Debunking 4 Common Cloud Computing Misconceptions

Enterprises are eager to adopt the cloud into their infrastructure, even if they don’t fully understand what it is. The cloud is still a relatively new technology, having only been around publicly for a little over a decade. As such, many enterprises are just now learning about the benefits the cloud can provide. However, they may also develop some misconceptions about the cloud that may prevent them from cloud migration. These cloud misconceptions come from a lack of understanding about how the cloud works and what it can be used for.

Cloud Computing

These misconceptions can block enterprises from seeing the real advantages of cloud computing. Companies need to take care not to be fooled by these false claims. Below, we talk about 4 common cloud misconceptions and debunk them.

The cloud isn’t secure

Security remains a top priority for enterprises moving to the cloud, and for good reason. Business need to keep their data and information secure at all times. They may fear that putting their data on a cloud environment will open it up to security risks. However, cloud providers place data security as a top priority for their services. They implement data encryption and privacy measures to ensure every user’s data is safely stored. Some cloud providers also offer additional security services that the user can activate, providing even greater security coverage. In addition, cloud providers are certified by a number of global and regional regulations, so you know that your data will still meet compliance requirements.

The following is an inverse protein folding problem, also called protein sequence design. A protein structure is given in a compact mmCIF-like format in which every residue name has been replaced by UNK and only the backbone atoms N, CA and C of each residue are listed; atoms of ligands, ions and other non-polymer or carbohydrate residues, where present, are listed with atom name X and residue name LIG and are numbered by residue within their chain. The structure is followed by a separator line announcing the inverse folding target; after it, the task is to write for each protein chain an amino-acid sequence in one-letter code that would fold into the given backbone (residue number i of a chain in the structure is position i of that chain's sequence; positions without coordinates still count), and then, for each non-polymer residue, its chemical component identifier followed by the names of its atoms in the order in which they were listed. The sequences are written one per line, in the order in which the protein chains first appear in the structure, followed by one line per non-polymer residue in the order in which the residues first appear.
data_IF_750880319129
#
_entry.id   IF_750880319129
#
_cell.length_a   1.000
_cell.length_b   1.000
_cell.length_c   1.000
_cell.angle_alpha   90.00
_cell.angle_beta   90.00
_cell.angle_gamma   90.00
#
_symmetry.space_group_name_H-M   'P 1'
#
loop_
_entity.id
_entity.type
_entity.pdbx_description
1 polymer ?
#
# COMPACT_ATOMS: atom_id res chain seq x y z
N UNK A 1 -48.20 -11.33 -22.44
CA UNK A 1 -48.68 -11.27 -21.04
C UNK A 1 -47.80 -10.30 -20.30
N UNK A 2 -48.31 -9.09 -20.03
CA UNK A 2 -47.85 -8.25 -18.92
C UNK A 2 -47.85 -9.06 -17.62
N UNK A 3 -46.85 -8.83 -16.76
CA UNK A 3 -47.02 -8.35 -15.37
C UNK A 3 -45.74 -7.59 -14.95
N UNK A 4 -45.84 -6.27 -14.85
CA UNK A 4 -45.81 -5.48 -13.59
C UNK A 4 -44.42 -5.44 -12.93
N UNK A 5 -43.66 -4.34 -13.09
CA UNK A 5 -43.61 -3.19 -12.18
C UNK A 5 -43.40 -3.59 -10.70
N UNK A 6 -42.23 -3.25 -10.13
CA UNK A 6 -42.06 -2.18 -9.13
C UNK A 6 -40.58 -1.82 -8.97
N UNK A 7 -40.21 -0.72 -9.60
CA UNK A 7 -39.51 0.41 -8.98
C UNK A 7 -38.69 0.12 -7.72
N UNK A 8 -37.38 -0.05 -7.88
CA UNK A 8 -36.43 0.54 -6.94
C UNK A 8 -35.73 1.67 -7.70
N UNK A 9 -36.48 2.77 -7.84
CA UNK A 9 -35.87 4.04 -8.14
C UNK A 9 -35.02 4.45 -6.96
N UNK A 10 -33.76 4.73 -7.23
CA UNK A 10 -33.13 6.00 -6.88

The cloud isn’t flexible

One of the benefits of the cloud is its ability to scale up and down for users. Traditionally, IT professionals deal with hardware that offers a fixed amount of data storage and computing power. However, cloud environments allow users to use as many or as little resources as they need. This flexibility allows users to utilize the cloud to its fullest extent as their needs require. It also makes the cloud more cost-efficient, as users will only pay for the data they use. Cloud providers allow its users to scale their cloud architecture up and down, so users always have access to the amount of resources they need.

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